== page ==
For week three of my Me Made May Simple Sleeveless Top Challenge, I want to start showing you how to make really simple adjustments to the pattern to get different looks and design details.
Now that you have a well fitting basic top or toile, it’s time to have fun adding in style details and this week it’s all about adding in a Yoke.
In this context, not the yellow bit in an egg! It’s a section of fabric at the top of a garment, in a dress or top it is where the shoulder seam is. You can also find them in skirts and trousers too where they would be like an extended waistband.
It can make a basic pattern a lot more interesting as having a seam that goes horizontally across the bodice gives you a chance to have contrast colours or different fabrics. You could insert narrow piping or flat binding or trim into the seam or a bit of frill! Or if you are using a transparent fabric or one that has lots of holes like this embroidered cotton, then you can have the yoke as a single layer and then line the main bodice. Cool, huh?
First of all you need to decide how big you want the yoke to be.
It will be easier to have the yoke seam below the neckline and above the point of the dart. That way it won’t interfere with the dart and you can just continue the construction of that part of the top in the same old way.
I made mine 3 inches down from the centre neck line. Draw a line at a right angle from the centre fold line.
Cut along this line so that you now have two pattern pieces.
We now need to add a seam allowance onto each of these pieces so that when the fabric gets sewn together you end up with exactly the same size and shape of bodice that you would get cutting it from a single fabric.
Place the new yoke pattern piece on top of some scrap pattern paper and tape it down. Add on a 1.5cm or 5/8” seam allowance by drawing a line parallel to the bottom edge of the pattern. We will still be cutting this piece out on the fold.
At the armhole seam, continue the curve of the armhole until it meets the new edge of the pattern piece.
When we sew the new seam together, we will finish off the seam allowances together and press them down so we need this little extension to keep everything even for when that happens.
Place the new main bodice piece on some scrap pattern paper and again drawn a line parallel to the top edge 1.5cm or 5/8”.
To get the correct shape at the armhole edge, cut out the new edge of the pattern piece and leave a bit of extra paper at the edge.
Fold along the seam line and then following the curve of the armhole, trim that excess paper you had.
Once you open it out you will see the new shape of the fabric cut line at the seam allowance.
Repeat the process for the back bodice. To ensure that the seam lines end up at the same level, measure up from the bottom hemline. On mine it was 19 inches so this is how I figured out where to draw my horizontal line on the back bodice. The neck lines are at different levels so that’s why you can’t just measure down from there.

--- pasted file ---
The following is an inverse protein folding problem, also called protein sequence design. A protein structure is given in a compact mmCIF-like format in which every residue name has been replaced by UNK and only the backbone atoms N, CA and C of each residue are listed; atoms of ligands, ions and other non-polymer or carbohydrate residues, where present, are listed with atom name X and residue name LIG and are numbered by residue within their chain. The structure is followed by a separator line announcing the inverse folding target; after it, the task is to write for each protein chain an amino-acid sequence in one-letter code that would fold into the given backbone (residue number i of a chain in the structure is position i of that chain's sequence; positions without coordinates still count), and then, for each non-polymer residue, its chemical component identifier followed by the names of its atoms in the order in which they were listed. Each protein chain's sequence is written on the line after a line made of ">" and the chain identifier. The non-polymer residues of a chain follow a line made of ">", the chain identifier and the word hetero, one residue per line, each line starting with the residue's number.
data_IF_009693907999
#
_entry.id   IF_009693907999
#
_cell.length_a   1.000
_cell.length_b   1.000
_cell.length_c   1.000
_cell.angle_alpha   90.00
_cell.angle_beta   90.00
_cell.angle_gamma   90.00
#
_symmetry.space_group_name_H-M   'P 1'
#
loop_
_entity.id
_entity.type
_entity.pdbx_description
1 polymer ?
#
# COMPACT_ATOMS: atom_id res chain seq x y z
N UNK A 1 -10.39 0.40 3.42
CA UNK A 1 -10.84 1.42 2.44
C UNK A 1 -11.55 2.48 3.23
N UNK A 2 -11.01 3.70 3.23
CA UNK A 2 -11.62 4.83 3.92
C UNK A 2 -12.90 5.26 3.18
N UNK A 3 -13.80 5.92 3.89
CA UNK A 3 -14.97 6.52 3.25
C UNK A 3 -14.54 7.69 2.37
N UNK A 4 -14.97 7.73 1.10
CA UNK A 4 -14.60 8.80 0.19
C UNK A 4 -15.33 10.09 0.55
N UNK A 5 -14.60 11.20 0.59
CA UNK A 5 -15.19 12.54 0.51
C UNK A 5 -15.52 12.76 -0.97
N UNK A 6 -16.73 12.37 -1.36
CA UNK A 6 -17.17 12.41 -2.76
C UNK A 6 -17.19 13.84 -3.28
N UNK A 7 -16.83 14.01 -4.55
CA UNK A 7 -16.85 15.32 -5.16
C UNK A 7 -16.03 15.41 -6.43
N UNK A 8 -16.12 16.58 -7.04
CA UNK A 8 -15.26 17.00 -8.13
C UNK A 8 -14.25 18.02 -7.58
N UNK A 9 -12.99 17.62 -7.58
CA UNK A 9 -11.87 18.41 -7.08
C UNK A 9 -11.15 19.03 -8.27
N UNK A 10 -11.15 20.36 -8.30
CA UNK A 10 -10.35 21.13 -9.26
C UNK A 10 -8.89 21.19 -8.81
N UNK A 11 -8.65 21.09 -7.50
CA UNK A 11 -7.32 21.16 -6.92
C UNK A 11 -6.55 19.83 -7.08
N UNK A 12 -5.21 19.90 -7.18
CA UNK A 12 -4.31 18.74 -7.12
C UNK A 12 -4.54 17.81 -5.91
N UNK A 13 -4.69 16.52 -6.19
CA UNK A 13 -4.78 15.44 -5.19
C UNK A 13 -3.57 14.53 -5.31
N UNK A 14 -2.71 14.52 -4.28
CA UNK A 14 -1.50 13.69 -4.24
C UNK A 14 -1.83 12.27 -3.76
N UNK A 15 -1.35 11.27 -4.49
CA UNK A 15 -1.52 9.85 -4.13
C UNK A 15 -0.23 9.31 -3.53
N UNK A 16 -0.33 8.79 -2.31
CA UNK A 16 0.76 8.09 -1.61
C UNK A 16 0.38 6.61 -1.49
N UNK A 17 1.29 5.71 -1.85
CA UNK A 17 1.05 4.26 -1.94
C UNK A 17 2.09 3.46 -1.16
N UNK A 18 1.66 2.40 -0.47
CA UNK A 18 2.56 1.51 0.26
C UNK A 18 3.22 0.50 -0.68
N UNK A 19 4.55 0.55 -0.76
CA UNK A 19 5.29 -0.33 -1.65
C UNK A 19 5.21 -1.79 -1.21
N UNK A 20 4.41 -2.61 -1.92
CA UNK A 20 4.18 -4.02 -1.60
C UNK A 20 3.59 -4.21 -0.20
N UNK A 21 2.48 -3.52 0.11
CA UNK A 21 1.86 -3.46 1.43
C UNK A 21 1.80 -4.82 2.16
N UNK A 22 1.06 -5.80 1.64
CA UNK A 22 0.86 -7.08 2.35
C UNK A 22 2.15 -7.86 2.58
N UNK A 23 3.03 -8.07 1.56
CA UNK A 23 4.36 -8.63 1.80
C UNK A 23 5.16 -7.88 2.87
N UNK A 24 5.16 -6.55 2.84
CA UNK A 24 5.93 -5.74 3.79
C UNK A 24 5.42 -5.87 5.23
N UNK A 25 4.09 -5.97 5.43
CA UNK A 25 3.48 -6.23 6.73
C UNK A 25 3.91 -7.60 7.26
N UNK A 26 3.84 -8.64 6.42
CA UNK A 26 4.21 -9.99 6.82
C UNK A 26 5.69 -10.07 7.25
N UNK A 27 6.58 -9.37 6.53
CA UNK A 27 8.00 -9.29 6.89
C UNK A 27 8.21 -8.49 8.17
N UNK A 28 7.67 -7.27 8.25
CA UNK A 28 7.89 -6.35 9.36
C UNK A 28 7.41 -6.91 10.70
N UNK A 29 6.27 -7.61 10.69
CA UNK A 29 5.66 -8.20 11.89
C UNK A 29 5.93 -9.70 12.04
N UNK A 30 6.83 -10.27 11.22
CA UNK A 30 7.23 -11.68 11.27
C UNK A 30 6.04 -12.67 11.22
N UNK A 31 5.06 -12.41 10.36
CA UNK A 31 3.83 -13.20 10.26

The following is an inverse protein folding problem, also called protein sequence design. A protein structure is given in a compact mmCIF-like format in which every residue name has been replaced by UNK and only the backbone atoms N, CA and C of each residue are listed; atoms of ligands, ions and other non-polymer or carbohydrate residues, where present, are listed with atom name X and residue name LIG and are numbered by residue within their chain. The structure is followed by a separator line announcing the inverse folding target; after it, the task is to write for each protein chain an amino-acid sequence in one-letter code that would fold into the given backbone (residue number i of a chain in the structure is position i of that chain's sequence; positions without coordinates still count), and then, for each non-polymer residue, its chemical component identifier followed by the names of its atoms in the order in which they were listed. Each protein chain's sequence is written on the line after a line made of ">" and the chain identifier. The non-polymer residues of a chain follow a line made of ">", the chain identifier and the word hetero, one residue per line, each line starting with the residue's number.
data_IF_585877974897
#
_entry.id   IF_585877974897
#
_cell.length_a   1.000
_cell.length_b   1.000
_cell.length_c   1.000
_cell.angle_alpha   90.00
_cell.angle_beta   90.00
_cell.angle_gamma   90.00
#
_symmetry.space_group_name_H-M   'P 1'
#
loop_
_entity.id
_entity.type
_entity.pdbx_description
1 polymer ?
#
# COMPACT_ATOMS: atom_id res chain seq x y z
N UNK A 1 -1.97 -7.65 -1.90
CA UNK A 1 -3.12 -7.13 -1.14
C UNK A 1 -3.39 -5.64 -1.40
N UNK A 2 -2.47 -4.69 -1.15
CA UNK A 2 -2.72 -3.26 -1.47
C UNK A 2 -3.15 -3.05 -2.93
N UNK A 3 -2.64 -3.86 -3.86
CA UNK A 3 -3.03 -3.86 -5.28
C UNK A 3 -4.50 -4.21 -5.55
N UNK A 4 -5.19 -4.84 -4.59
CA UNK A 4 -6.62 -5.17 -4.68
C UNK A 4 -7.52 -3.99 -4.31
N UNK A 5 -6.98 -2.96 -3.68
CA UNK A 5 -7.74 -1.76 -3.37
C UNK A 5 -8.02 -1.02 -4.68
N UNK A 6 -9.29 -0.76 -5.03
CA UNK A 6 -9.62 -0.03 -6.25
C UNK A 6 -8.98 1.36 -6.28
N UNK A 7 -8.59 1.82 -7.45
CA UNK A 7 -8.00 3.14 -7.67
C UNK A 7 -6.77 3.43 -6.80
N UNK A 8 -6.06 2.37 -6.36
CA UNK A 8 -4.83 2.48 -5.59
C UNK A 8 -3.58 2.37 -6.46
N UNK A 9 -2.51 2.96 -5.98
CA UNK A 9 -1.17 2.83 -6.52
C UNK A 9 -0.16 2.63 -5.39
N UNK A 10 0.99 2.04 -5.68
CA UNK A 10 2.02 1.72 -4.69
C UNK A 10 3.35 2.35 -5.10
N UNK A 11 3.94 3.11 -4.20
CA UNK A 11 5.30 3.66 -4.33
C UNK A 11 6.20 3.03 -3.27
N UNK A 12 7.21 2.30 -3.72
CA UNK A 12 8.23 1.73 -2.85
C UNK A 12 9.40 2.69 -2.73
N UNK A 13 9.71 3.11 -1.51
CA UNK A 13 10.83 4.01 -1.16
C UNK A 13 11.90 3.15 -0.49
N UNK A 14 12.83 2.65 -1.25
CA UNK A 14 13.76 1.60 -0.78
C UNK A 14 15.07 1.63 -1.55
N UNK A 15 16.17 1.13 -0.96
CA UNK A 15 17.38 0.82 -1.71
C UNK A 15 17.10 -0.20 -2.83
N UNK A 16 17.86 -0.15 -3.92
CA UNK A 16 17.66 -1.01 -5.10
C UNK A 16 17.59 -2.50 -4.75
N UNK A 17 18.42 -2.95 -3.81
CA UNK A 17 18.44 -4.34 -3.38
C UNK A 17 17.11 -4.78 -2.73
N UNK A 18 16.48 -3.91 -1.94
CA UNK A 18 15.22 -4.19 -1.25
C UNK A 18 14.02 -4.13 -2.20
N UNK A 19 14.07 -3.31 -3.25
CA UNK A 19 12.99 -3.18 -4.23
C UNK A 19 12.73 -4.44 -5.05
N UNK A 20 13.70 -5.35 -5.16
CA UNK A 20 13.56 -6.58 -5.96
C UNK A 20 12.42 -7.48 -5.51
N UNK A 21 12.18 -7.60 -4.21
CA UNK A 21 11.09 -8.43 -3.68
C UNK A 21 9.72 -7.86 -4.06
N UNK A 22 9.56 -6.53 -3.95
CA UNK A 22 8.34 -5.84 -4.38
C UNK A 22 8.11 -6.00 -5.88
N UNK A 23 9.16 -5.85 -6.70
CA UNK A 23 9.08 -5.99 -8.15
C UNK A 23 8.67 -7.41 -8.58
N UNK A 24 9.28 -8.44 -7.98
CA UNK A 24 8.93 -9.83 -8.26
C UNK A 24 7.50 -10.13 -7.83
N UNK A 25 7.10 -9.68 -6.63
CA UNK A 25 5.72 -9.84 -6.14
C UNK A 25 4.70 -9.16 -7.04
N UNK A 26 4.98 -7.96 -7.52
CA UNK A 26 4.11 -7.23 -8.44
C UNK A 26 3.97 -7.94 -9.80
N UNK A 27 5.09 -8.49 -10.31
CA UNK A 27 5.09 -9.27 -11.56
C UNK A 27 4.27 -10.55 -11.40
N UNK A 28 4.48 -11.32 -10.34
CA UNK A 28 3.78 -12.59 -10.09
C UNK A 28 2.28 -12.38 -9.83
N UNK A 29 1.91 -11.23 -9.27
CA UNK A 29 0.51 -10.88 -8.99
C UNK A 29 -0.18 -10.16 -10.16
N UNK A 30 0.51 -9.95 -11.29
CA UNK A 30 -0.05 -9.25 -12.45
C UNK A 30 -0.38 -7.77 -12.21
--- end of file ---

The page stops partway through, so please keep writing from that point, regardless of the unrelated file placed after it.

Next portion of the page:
Cut out your fabric using your new pattern pieces.
Stay stitch the neckline as normal, insert the dart as normal.
Attach your front yoke section to front yoke bodice with a 1.5cm seam allowance, finish raw edges off together and press them down. Repeat for the back.
Continue the construction in the normal way, adding the binding and hemming as normal.
For one of my versions I used this really pretty summery white embroidered cotton fabric and paired it with a plain violet coloured cotton. I made the yoke section violet and then lined the main bodice section with the same fabric so you could see a little bit of the colour come through.
All the steps for altering the pattern stay exactly the same, just cut out two main bodice sections, one in your fabric and one in your lining.
When attaching the yoke section to the main bodice sections layer up the pieces as so;
Sew all three layers together with a 1.5cm or 5/8” seam and finish off raw edges together and press seam allowances down. Repeat for back yoke.
Attach side seams of bodice as if the outer fabric and lining fabric were one piece, press seam allowances open and finish off as desired - I used an over lock stitch on the sewing machine.
If your fabric is quite light weight or slippery you might want to tack them together first. Sewing them together in this way will ensure that all seam allowances are hidden on the inside, otherwise they can be seen through the little holes in the embroidered fabric.
Apply binding to arm holes as normal, pretending that the outer bodice and lining bodice are one bit of fabric.
This detail can also be combined with altering the shape of the neckline that I showed you in last weeks post as well as adding pin tucks and a button band, which I’ll show you how to do over the next two weeks – the combinations will become limitless! Yay!